Anyone doubting this view simply needs to read Lincoln's second inaugural address, some of which is etched into the northern wall of the Lincoln Memorial. It contains no less than three or four biblical references. The address included these immortal words: “Fondly do we hope—fervently do we pray—that this mighty scourge of war may speedily pass away. Yet, if God wills that it continue, until all the wealth piled by the bond-men’s two hundred and fifty years of unrequited toil shall be sunk, and until every drop of blood drawn with the lash, shall be paid by another drawn by the sword, as was said three thousand years ago, so still it must be said “the judgments of the Lord, are true and righteous altogether.”
In the speech’s closing, carved in the walls of the Memorial, Lincoln set a pattern for the nation’s Reconstruction.
“With malice toward none; with charity for all; with firmness in the right, as God gives us to see the right, let us strive on to finish the work we are in; to bind up the nation’s wounds; to care for him who shall have borne the battle, and for his widow, and his orphan—to do all which may achieve and cherish a just, and a lasting peace, among ourselves, and with all nations.”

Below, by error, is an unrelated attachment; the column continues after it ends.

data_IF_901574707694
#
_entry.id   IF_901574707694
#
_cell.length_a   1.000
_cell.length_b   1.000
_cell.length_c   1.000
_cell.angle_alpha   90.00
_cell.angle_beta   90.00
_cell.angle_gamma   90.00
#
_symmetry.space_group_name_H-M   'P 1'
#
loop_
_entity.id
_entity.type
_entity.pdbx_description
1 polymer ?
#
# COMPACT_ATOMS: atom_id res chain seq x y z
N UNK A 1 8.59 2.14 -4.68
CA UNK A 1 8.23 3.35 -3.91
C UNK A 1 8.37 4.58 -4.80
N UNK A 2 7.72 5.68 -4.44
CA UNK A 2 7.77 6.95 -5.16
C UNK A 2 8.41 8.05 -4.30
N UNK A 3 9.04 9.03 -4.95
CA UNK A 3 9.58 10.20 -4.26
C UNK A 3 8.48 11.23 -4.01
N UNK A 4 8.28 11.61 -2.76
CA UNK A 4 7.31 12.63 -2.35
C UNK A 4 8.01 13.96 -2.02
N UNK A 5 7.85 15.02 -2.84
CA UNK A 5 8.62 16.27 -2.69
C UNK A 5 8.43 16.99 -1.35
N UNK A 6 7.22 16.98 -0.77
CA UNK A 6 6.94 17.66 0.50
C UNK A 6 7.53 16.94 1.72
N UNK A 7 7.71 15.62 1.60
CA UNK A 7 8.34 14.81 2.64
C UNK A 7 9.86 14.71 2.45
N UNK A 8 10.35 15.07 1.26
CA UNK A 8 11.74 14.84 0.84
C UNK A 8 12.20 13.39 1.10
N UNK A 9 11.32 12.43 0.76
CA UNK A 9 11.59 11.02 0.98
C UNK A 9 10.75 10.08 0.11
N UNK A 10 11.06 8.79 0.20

Additionally, Lincolns Thanksgiving Proclamation of October 3, 1863 begins this way: "It is the duty of nations, as well as of men, to own their dependence upon the overruling power of God, to confess their sins and transgressions in humble sorrow, yet with assured hope that genuine repentance will lead to mercy and pardon. And to recognize the sublime truth announced in the Holy Scriptures and proven by all history that those nations are blessed whose God is the Lord."
There were many others: George Washington, Samuel Adams, James Madison, John Witherspoon, Alexander Hamilton, John Jay, John Adams, Patrick Henry and even Thomas Jefferson. Their personal letters, biographies, and public statements, over flow with quotations showing these men had political ideals richly influenced by Christianity.
Even the 81-year-old Benjamin Franklin made a call to prayer on June 28, 1787, in a stalled Convention. James Madison recorded the event in his journals. Franklin's address had no less than four direct references to Scripture.
Franklin stated in part: “…And have we forgotten that powerful Friend? Or do we imagine that we no longer need His assistance? I have lived, sir, a long time and the longer I live the more convincing proofs I see of this truth: that God governs in the affairs of men. And if a sparrow cannot fall to the ground without his notice, is it probable that an empire can rise without His aid? We have been assured, sir, in the sacred writings that 'except the Lord build the house, they labor in vain that build it.' I firmly believe this and I also believe that without His concurring aid, we shall succeed in this political building no better than the builders of Babel.”